The capacity factor, despite its low value, is a relative measure and it is strongly sensitive to the rated power selection, which, in turn, has important implications on the annual energy produced (Falcão et al. 2017). Analogous considerations can be made for the equivalent hours. Regarding the economic indicators, as mentioned in the previous section, these have been estimated according to the feed-in-tariff for demonstration projects. Although, for this case, they are positive reaching 2.28 m€ of generated income over the simulated lifetime (10 years), it is noted that current electricity market prices might be lower than those offered in the feed-in-tariff mechanisms, and care should be taken when assessing economically the O&M costs versus the revenues and profits.

When the statistical distributions are analyzed, different ranges of variations are observed for the selected KPIs. Looking at the chart for the observed variables plot two at a time in Fig. 13, it is possible to notice a certain linearity between two sets of variables: energy production with revenue (but this is intuitive, because the revenue is calculated proportionally to the energy produced and the electricity strike price) and the cost of repairs with the incomes. Less marked linearities can be seen between revenue and income, and failures and income. This can be better observed when only the economic quantities are selected and visualized in the same boxplot using the same scale on the y-axis, as shown in Fig. 15. Income and cost of repairs distributions are wider than the revenue distribution; therefore, there is not much variability along the simulation for the energy production (then the revenue), while there is more variation for the cost of repairs/replacements (then income). This gives further proof of a significant relationship between repairs cost and generated income. However, from the results shown in Fig. 13, while the linear dependence between cost of repairs and generated income is evident, it is not possible to clearly identify a similar dependency for energy, revenue, and availability. This is because the non-linearity of some correlations could make the interdependencies harder to be noticed in a simple 2D scatter plot. Hence, this supports the hypothesis that alternative techniques, such as the multivariate analysis using PCA, are needed to gain a deeper level of understanding on the mutual dependencies among variables.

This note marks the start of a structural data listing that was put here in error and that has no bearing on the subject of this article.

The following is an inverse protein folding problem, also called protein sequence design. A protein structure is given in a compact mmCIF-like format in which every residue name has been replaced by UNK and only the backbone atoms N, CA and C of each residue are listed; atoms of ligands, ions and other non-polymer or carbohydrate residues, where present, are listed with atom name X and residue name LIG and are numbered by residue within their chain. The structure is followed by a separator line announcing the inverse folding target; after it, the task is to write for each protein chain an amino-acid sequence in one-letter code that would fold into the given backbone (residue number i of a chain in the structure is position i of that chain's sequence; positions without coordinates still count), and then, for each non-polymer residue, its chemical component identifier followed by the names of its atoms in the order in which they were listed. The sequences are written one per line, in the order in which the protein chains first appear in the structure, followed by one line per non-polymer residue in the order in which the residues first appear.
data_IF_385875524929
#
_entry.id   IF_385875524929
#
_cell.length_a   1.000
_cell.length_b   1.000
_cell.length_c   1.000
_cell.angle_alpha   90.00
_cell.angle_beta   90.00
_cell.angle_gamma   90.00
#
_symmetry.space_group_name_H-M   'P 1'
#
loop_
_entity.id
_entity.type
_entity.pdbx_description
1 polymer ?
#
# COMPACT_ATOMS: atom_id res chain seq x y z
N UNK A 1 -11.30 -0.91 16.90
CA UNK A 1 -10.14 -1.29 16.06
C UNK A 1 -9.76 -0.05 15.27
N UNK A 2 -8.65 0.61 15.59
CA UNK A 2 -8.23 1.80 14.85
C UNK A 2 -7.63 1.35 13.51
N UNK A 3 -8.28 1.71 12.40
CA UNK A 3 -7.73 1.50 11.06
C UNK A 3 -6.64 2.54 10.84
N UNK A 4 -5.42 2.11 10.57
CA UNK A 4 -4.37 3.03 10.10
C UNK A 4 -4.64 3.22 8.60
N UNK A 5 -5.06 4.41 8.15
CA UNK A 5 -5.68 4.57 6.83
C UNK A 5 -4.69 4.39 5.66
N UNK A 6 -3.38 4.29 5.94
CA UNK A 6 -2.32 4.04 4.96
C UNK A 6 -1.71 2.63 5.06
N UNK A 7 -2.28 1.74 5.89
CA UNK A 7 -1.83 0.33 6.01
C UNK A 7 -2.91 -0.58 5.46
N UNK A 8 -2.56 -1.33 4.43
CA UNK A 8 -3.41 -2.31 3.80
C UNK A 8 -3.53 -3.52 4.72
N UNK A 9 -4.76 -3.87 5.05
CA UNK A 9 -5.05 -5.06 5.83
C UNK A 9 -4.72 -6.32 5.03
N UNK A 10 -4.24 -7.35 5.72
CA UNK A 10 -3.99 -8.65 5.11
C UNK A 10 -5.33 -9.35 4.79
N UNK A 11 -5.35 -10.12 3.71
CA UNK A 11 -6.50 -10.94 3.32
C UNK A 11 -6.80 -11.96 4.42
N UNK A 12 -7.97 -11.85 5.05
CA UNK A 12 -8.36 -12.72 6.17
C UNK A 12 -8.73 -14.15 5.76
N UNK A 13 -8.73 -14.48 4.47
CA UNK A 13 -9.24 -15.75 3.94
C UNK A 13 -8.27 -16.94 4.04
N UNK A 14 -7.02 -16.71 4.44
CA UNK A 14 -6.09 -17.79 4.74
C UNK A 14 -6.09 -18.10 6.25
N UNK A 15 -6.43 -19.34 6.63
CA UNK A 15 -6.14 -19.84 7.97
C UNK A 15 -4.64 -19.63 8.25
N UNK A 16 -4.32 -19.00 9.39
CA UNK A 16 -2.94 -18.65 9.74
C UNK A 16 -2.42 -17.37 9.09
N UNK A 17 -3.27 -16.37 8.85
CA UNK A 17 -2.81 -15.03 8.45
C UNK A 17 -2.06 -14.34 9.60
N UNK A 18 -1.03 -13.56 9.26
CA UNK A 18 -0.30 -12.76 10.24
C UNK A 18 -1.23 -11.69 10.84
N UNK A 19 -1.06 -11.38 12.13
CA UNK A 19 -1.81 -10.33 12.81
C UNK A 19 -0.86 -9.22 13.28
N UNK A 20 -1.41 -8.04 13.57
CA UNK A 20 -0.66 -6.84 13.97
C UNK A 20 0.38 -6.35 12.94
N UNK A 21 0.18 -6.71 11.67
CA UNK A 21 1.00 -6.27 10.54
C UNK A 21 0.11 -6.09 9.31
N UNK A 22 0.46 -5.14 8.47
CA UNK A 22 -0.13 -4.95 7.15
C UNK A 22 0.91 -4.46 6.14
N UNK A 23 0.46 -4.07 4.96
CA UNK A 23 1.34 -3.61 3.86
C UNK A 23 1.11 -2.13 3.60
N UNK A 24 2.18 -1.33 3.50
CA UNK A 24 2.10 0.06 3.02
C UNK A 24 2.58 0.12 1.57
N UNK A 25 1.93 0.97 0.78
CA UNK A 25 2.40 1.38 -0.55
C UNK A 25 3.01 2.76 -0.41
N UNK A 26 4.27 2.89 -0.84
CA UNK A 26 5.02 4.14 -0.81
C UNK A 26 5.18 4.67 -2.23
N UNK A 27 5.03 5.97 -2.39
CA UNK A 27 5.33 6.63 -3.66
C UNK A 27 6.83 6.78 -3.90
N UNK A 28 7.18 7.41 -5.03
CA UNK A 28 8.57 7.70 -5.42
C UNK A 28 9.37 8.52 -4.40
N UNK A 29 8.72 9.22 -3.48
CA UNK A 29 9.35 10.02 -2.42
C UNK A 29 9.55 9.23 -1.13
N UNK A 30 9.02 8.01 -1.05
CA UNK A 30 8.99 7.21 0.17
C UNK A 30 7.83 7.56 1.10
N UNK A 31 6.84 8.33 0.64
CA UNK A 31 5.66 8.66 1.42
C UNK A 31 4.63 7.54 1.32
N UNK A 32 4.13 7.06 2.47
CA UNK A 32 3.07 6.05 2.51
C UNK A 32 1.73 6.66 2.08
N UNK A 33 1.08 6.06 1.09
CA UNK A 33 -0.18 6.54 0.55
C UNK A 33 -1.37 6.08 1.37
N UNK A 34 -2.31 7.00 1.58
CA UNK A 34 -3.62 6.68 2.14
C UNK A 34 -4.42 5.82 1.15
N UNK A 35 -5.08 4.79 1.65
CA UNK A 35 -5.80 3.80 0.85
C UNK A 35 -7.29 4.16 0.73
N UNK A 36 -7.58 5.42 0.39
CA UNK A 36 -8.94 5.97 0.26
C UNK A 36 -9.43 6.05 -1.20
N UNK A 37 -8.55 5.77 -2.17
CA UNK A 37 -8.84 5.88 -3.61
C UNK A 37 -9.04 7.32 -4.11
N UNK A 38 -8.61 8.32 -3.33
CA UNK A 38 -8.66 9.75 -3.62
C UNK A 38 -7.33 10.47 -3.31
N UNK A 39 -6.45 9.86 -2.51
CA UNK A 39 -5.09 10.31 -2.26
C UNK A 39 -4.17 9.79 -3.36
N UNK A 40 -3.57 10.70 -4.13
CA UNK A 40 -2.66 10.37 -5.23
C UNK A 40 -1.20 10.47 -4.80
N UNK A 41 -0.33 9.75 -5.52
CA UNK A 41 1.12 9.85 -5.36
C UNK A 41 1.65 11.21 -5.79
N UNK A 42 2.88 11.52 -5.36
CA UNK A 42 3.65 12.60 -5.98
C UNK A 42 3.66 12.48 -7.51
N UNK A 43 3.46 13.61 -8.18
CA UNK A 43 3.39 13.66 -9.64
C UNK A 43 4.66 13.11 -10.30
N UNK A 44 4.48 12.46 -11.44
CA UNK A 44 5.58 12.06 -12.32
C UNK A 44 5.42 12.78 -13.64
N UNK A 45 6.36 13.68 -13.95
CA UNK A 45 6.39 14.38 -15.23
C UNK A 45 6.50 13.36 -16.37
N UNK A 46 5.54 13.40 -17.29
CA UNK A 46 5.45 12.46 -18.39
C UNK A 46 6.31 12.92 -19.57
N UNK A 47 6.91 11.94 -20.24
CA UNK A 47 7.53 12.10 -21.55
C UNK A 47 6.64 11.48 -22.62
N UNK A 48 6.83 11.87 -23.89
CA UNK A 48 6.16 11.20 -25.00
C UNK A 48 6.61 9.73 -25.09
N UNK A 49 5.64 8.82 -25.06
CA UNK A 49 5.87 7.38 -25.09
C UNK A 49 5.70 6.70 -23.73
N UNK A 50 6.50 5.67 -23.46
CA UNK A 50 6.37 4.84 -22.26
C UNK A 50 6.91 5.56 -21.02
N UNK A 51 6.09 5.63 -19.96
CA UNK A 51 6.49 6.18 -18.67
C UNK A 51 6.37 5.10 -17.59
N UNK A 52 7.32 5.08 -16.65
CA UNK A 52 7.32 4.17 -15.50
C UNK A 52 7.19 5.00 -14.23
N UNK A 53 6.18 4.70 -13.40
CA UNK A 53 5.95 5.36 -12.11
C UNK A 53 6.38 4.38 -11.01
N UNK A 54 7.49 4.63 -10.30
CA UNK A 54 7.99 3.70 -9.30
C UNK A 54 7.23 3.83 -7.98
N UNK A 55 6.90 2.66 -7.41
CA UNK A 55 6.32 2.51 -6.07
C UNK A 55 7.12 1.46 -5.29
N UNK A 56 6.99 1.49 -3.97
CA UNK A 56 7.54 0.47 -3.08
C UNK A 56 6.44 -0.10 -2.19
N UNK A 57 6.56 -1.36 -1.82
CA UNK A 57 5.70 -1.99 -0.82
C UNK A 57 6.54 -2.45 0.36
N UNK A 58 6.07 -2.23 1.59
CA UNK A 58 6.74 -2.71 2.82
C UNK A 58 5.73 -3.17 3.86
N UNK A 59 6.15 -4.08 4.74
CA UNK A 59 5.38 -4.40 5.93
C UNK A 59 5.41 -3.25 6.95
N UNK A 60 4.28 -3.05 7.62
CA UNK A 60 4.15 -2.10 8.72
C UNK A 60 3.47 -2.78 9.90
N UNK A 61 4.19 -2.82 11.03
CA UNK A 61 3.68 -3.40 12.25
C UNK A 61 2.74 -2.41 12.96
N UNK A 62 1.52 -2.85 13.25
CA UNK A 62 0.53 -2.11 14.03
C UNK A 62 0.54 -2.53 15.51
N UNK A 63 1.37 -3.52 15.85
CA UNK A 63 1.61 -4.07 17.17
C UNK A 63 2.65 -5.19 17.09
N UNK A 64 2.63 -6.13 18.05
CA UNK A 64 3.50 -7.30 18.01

Fig. 15
figure 15

Scatter plot and histogram matrix of the most relevant KPIs over the simulations

Finally, thanks to the indications of the PCA from Fig. 14, the values in Table 5 for the utmost selected solutions are obtained. In this table, the first column simply indicates the order in which the results of each iteration of the simulation are considered, the second column indicates the corresponding iteration over the total 100 produced during the Monte Carlo simulation (these correspond to the utmost solution labelled by a number in Fig. 14), and all the successive columns represent the values of the original output variables for the related case. Thus, by examining the values in Table 5, the following observations can be made:

  • The best income (case 15) is obtained not in correspondence of the maximum energetic production or availability (case 17), but for the minimum repair cost (case 15);

  • Cases 15 and 17 have the same number of failures (15), but the repair costs of case 17 are twice those of case 15;

  • Although case 7 has the highest number of failures (40) and case 3 many less (24), the repair cost for case 3 (2.6 m€) are much higher than for case 7 (1.8 m€);

  • Energy production and gross revenue are proportional to one another for all the cases (due to the way the gross revenue is calculated); however, the availability is not necessarily proportional to these because of the differences in wave resource distribution over time (if a device enters in downtime when the wave resource is scarce or null, the energy production will not be affected).

As a consequence, the cases that provide the most significant singularities (cases 3, 7, 15, 17) are further analyzed and the following outcomes emerged:

  • Case 3 is the only one in which a failure of the buoy structure is simulated (this is by far the most expensive failure, 1.3 m€);

  • The high number of failures in case 7 are due mostly to moorings (17) and the electric generator (10). In this regard, the failure rate of the electric generator is much higher than that of the buoy structure. However, ten failures of the electric generator are still cheaper to repair than one of the buoy structures, which explains the difference in replacement cost with case 3;

  • Repair costs of case 15 are lower than those of other cases, because most of the failures are due to the moorings, which are cheap to repair compared to other components;

  • In case 17, there are failures of components having relatively low failure rate (like turbine, sensors, and PTO control system). Even if these are a limited number (1–3), this significantly increases the cost of repairs.

5 Conclusions